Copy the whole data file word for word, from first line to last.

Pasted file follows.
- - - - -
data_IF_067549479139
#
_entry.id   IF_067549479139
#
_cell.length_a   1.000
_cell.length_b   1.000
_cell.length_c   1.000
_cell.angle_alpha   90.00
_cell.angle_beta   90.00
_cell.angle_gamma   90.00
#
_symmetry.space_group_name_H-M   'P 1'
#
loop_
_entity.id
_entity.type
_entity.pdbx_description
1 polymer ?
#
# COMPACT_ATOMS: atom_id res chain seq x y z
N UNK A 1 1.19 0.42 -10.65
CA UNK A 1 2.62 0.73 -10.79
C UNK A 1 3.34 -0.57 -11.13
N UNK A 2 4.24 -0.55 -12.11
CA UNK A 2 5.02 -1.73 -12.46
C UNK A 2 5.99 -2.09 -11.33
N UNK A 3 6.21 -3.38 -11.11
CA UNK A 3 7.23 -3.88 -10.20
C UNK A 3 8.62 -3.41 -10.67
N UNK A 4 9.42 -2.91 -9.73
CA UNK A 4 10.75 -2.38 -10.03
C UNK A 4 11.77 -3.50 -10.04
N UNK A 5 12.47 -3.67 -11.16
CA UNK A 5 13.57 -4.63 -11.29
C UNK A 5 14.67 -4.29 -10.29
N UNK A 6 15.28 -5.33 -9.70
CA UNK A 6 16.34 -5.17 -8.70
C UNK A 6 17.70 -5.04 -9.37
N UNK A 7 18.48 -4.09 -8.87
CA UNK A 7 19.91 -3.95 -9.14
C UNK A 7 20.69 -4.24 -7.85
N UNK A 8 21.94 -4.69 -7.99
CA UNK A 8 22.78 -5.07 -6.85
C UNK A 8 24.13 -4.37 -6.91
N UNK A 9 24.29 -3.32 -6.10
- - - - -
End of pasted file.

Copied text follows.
data_IF_067549479139
#
_entry.id   IF_067549479139
#
_cell.length_a   1.000
_cell.length_b   1.000
_cell.length_c   1.000
_cell.angle_alpha   90.00
_cell.angle_beta   90.00
_cell.angle_gamma   90.00
#
_symmetry.space_group_name_H-M   'P 1'
#
loop_
_entity.id
_entity.type
_entity.pdbx_description
1 polymer ?
#
# COMPACT_ATOMS: atom_id res chain seq x y z
N UNK A 1 1.19 0.42 -10.65
CA UNK A 1 2.62 0.73 -10.79
C UNK A 1 3.34 -0.57 -11.13
N UNK A 2 4.24 -0.55 -12.11
CA UNK A 2 5.02 -1.73 -12.46
C UNK A 2 5.99 -2.09 -11.33
N UNK A 3 6.21 -3.38 -11.11
CA UNK A 3 7.23 -3.88 -10.20
C UNK A 3 8.62 -3.41 -10.67
N UNK A 4 9.42 -2.91 -9.73
CA UNK A 4 10.75 -2.38 -10.03
C UNK A 4 11.77 -3.50 -10.04
N UNK A 5 12.47 -3.67 -11.16
CA UNK A 5 13.57 -4.63 -11.29
C UNK A 5 14.67 -4.29 -10.29
N UNK A 6 15.28 -5.33 -9.70
CA UNK A 6 16.34 -5.17 -8.70
C UNK A 6 17.70 -5.04 -9.37
N UNK A 7 18.48 -4.09 -8.87
CA UNK A 7 19.91 -3.95 -9.14
C UNK A 7 20.69 -4.24 -7.85
N UNK A 8 21.94 -4.69 -7.99
CA UNK A 8 22.78 -5.07 -6.85
C UNK A 8 24.13 -4.37 -6.91
N UNK A 9 24.29 -3.32 -6.10